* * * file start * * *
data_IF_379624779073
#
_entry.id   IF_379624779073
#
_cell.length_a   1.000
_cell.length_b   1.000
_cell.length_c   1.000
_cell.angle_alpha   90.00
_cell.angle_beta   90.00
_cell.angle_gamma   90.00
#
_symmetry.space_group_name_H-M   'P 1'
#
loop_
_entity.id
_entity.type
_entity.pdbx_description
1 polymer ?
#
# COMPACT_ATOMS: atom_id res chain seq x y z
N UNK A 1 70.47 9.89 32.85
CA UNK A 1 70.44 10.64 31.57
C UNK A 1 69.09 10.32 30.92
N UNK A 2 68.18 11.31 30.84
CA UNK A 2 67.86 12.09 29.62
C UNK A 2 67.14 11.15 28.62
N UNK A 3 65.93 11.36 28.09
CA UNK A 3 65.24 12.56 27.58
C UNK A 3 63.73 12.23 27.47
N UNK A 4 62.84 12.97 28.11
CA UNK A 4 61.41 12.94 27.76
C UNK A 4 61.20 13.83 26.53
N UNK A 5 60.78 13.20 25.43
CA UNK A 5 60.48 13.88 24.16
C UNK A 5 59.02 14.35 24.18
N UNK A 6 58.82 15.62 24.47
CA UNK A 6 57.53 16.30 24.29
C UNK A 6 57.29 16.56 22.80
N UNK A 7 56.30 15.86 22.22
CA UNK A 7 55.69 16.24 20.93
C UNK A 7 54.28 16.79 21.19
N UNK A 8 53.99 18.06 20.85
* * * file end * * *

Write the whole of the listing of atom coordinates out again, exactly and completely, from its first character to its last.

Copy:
data_IF_379624779073
#
_entry.id   IF_379624779073
#
_cell.length_a   1.000
_cell.length_b   1.000
_cell.length_c   1.000
_cell.angle_alpha   90.00
_cell.angle_beta   90.00
_cell.angle_gamma   90.00
#
_symmetry.space_group_name_H-M   'P 1'
#
loop_
_entity.id
_entity.type
_entity.pdbx_description
1 polymer ?
#
# COMPACT_ATOMS: atom_id res chain seq x y z
N UNK A 1 70.47 9.89 32.85
CA UNK A 1 70.44 10.64 31.57
C UNK A 1 69.09 10.32 30.92
N UNK A 2 68.18 11.31 30.84
CA UNK A 2 67.86 12.09 29.62
C UNK A 2 67.14 11.15 28.62
N UNK A 3 65.93 11.36 28.09
CA UNK A 3 65.24 12.56 27.58
C UNK A 3 63.73 12.23 27.47
N UNK A 4 62.84 12.97 28.11
CA UNK A 4 61.41 12.94 27.76
C UNK A 4 61.20 13.83 26.53
N UNK A 5 60.78 13.20 25.43
CA UNK A 5 60.48 13.88 24.16
C UNK A 5 59.02 14.35 24.18
N UNK A 6 58.82 15.62 24.47
CA UNK A 6 57.53 16.30 24.29
C UNK A 6 57.29 16.56 22.80
N UNK A 7 56.30 15.86 22.22
CA UNK A 7 55.69 16.24 20.93
C UNK A 7 54.28 16.79 21.19
N UNK A 8 53.99 18.06 20.85